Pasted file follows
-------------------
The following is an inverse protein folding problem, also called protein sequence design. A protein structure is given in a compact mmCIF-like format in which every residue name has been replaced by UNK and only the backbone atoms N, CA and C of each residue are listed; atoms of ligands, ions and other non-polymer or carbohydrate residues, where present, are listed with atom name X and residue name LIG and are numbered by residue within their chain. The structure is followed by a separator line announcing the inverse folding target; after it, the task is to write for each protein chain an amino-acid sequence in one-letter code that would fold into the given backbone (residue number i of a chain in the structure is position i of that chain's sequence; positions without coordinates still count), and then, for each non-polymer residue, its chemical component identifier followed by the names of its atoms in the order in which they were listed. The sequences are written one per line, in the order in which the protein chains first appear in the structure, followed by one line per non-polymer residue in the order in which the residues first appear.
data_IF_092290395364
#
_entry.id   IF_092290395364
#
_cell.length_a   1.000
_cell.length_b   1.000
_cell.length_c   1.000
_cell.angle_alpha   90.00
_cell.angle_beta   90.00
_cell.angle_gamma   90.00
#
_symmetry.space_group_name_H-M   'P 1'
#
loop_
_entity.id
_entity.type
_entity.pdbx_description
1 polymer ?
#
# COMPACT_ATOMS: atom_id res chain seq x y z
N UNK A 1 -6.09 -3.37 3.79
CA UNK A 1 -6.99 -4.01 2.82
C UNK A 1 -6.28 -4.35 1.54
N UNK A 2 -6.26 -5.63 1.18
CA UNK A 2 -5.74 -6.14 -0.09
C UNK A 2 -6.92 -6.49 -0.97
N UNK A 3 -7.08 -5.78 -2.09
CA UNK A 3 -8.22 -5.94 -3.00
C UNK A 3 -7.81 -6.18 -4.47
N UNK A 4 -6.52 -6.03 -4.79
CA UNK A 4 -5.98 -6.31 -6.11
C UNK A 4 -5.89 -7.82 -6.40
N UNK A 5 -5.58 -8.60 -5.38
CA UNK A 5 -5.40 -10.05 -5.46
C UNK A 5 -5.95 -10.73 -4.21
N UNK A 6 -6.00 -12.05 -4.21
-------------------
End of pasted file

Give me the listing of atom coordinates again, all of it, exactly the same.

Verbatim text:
The following is an inverse protein folding problem, also called protein sequence design. A protein structure is given in a compact mmCIF-like format in which every residue name has been replaced by UNK and only the backbone atoms N, CA and C of each residue are listed; atoms of ligands, ions and other non-polymer or carbohydrate residues, where present, are listed with atom name X and residue name LIG and are numbered by residue within their chain. The structure is followed by a separator line announcing the inverse folding target; after it, the task is to write for each protein chain an amino-acid sequence in one-letter code that would fold into the given backbone (residue number i of a chain in the structure is position i of that chain's sequence; positions without coordinates still count), and then, for each non-polymer residue, its chemical component identifier followed by the names of its atoms in the order in which they were listed. The sequences are written one per line, in the order in which the protein chains first appear in the structure, followed by one line per non-polymer residue in the order in which the residues first appear.
data_IF_092290395364
#
_entry.id   IF_092290395364
#
_cell.length_a   1.000
_cell.length_b   1.000
_cell.length_c   1.000
_cell.angle_alpha   90.00
_cell.angle_beta   90.00
_cell.angle_gamma   90.00
#
_symmetry.space_group_name_H-M   'P 1'
#
loop_
_entity.id
_entity.type
_entity.pdbx_description
1 polymer ?
#
# COMPACT_ATOMS: atom_id res chain seq x y z
N UNK A 1 -6.09 -3.37 3.79
CA UNK A 1 -6.99 -4.01 2.82
C UNK A 1 -6.28 -4.35 1.54
N UNK A 2 -6.26 -5.63 1.18
CA UNK A 2 -5.74 -6.14 -0.09
C UNK A 2 -6.92 -6.49 -0.97
N UNK A 3 -7.08 -5.78 -2.09
CA UNK A 3 -8.22 -5.94 -3.00
C UNK A 3 -7.81 -6.18 -4.47
N UNK A 4 -6.52 -6.03 -4.79
CA UNK A 4 -5.98 -6.31 -6.11
C UNK A 4 -5.89 -7.82 -6.40
N UNK A 5 -5.58 -8.60 -5.38
CA UNK A 5 -5.40 -10.05 -5.46
C UNK A 5 -5.95 -10.73 -4.21
N UNK A 6 -6.00 -12.05 -4.21